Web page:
Los Alamos National Laboratory has identified 45 barrels of radioactive waste so potentially explosive — due to being mixed with incompatible chemicals — that crews have been told not to move them and instead block off the area around the containers, according to a government watchdog’s report.
Crews have worked to ferret out drums containing volatile compounds and move them to a more secure domed area of the lab after the Defense Nuclear Facilities Safety Board issued a scathing report last year saying there were possibly hundreds of barrels of unstable nuclear waste.
The safety board estimated an exploding waste canister could expose workers to 760 rem, far beyond the threshold of a lethal dose. A rem is a unit used to measure radiation exposure. In its latest weekly report, the safety board said crews at Newport News Nuclear BWXT Los Alamos, also known as N3B — the contractor in charge of cleaning up the lab’s legacy waste — have pegged 60 barrels with volatile mixtures and have relocated 15 drums to the domed area.
Forty-five barrels are deemed too dangerous to move, raising questions of what ultimately can be done with them and how hazardous it would be to keep them in their current spot.
“The current restrictions are that the containers shall not be moved,” the report said. “There is a marked buffer zone established around each container of potential concern, and intrusive operations are prohibited within the buffer zone.”
Officials at the U.S. Department of Energy’s environmental management office said they couldn’t comment on the report or on how the lab stores waste, citing lack of time to answer questions.
Volatile waste mixtures have received more attention since 2014 when a waste container from the Los Alamos lab packaged with a blend of organic cat litter and nitrate salts burst in an underground chamber of the Waste Isolation Pilot Plant near Carlsbad. The radioactive release contaminated the storage site so extensively it shut down for three years and cost $2 billion to clean up.
“I think the revelations are extraordinary,” said Dan Hirsch, retired director of environment and nuclear policy programs at the University of California, Santa Cruz. “It’s troubling that some of the most dangerous substances on Earth — plutonium — are mixed with volatile materials that could accidentally cause an explosion or fire that could release them. And it’s troubling that authorities let this happen and don’t seem to know what to do about it.”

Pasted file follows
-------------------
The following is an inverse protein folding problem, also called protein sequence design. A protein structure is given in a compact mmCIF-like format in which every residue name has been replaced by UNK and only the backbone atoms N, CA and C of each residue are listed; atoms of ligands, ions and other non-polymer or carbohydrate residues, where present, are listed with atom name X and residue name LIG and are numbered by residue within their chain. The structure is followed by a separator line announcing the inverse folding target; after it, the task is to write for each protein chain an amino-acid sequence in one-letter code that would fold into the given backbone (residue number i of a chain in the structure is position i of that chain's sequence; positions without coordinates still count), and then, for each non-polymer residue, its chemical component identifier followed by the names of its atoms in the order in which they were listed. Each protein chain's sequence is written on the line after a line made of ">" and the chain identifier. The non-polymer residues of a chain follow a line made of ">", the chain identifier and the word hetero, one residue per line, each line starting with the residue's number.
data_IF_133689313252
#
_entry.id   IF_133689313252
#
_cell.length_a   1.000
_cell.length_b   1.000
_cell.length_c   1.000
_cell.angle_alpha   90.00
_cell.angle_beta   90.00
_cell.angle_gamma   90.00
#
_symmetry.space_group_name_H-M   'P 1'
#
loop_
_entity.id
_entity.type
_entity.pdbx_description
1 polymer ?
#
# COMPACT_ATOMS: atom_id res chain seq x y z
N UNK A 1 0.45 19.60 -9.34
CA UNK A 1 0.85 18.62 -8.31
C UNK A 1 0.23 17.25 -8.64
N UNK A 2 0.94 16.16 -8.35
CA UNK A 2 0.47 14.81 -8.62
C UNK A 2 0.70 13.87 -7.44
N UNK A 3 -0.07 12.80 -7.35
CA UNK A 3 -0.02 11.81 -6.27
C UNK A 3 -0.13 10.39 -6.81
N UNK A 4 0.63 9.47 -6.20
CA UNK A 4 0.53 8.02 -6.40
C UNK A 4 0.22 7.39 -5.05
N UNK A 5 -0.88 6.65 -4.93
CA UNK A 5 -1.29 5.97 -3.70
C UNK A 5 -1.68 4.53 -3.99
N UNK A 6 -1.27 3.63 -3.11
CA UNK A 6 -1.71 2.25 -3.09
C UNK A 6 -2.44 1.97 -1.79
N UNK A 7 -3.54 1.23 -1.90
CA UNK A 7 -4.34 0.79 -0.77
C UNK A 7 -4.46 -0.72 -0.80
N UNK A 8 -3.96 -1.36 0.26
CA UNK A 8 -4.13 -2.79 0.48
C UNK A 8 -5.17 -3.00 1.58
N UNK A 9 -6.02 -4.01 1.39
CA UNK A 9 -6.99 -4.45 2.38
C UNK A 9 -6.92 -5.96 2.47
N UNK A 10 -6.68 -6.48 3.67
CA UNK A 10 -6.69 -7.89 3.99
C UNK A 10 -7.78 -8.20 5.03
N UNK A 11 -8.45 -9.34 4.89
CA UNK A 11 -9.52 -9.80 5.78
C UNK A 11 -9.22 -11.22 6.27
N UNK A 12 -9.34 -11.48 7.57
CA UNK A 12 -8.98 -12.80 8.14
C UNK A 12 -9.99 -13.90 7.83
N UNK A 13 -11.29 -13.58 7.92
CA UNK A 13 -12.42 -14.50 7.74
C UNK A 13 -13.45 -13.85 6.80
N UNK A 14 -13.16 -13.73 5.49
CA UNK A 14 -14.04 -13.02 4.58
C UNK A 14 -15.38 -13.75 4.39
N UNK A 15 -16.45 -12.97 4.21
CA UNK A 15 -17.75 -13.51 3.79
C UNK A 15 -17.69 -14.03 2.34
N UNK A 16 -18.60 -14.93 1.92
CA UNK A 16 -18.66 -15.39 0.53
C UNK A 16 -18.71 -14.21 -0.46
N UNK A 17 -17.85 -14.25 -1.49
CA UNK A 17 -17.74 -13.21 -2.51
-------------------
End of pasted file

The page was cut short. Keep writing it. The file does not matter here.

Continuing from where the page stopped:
Hirsch noted some radioactive vapors escaped from WIPP’s underground site to the open air amid the leak. Federal reports have described a small amount of radioactivity slipping through exhaust vents that have since been sealed.
The fact that any radiation was emitted from below ground illustrates how destructive a waste barrel blowing up above ground could be, Hirsch said.
In the October report, the safety board said lab personnel had failed to analyze chemicals present in hundreds of containers of transuranic nuclear waste, making it possible for incompatible chemicals to cause a container to explode. Crews also never sufficiently estimated how much radiation would be released by such an event.
The board also noted that some of the lab’s facilities store radioactive waste without any engineered controls or safeguards beyond the containers.
Hirsch said no one seems to have any idea what to do with waste that’s too dangerous to move — not the lab, the Energy Department or the safety board.
Waste with that kind of hair trigger should only be analyzed in a “hot cell,” with walls several feet thick, blast-proof glass and robotic arms that a technician operates to handle the materials, Hirsch said.
But the lab would have to find a way to get the waste barrels there, he said.
“The problem never should’ve been created in the first place,” he said. “Now that it’s been created, they seem to be throwing their hands up and saying, ‘We don’t know what to do.’ ”